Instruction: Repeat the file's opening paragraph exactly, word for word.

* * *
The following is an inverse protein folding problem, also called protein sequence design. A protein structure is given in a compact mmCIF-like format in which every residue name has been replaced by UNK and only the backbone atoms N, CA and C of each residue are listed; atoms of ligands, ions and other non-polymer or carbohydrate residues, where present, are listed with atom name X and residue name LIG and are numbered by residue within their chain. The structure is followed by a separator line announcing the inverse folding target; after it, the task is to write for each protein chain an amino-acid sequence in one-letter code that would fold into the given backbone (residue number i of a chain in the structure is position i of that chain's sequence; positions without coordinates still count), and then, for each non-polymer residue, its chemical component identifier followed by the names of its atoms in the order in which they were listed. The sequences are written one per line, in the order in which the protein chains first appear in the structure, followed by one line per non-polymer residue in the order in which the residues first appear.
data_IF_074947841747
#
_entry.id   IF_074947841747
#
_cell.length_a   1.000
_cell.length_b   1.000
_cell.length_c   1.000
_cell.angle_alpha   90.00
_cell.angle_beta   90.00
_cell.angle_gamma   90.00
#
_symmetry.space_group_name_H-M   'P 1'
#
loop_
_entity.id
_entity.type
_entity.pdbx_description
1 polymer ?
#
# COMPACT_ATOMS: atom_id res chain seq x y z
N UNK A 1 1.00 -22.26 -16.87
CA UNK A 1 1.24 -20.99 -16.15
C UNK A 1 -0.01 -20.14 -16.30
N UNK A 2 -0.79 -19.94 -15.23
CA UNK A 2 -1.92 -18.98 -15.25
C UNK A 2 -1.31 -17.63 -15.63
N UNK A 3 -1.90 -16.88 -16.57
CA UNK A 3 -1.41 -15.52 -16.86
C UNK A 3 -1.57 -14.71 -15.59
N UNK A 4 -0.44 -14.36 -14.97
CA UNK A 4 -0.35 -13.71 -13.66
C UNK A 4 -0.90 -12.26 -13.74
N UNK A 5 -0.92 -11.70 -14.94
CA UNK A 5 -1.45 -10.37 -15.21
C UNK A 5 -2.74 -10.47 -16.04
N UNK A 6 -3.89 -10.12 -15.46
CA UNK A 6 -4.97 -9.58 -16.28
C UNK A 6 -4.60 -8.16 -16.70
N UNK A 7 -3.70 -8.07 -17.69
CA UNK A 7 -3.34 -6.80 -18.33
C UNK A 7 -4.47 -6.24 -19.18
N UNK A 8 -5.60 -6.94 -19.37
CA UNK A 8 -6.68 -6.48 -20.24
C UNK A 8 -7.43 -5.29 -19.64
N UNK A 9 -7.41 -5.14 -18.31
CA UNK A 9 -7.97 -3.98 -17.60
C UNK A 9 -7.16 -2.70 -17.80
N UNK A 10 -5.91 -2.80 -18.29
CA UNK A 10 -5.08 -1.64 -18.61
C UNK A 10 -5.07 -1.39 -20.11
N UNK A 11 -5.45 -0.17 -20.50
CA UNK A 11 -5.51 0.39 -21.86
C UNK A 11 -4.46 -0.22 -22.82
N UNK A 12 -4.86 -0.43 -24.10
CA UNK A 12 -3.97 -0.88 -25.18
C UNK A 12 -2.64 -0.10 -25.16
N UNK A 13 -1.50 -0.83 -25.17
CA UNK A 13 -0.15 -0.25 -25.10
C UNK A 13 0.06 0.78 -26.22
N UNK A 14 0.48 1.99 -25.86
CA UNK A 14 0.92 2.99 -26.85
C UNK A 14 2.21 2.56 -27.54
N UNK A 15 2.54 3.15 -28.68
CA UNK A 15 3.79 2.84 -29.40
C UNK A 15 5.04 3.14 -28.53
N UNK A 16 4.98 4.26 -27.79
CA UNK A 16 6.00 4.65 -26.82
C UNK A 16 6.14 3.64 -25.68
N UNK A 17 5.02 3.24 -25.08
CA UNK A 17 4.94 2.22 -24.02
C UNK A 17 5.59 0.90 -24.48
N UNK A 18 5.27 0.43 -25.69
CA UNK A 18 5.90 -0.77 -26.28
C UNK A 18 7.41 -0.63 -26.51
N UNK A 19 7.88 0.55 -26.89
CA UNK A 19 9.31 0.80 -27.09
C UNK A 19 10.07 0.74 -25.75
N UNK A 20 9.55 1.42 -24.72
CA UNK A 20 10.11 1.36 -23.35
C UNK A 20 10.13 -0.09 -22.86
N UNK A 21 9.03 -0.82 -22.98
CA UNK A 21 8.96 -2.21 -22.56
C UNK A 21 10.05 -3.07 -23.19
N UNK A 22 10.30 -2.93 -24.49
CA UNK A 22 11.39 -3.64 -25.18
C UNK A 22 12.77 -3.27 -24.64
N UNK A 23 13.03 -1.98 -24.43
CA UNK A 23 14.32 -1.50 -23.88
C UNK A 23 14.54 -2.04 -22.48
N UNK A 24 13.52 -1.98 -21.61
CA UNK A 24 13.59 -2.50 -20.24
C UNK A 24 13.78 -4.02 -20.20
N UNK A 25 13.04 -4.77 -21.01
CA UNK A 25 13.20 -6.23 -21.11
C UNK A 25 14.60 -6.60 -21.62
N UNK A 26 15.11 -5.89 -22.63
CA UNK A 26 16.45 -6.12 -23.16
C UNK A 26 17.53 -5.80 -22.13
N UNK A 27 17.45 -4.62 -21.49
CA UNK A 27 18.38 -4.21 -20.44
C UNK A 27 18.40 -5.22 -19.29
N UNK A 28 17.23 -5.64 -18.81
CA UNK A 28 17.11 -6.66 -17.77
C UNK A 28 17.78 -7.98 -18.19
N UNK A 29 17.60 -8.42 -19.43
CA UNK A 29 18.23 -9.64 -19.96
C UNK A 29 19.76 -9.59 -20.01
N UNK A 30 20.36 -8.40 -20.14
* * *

The following is an inverse protein folding problem, also called protein sequence design. A protein structure is given in a compact mmCIF-like format in which every residue name has been replaced by UNK and only the backbone atoms N, CA and C of each residue are listed; atoms of ligands, ions and other non-polymer or carbohydrate residues, where present, are listed with atom name X and residue name LIG and are numbered by residue within their chain. The structure is followed by a separator line announcing the inverse folding target; after it, the task is to write for each protein chain an amino-acid sequence in one-letter code that would fold into the given backbone (residue number i of a chain in the structure is position i of that chain's sequence; positions without coordinates still count), and then, for each non-polymer residue, its chemical component identifier followed by the names of its atoms in the order in which they were listed. The sequences are written one per line, in the order in which the protein chains first appear in the structure, followed by one line per non-polymer residue in the order in which the residues first appear.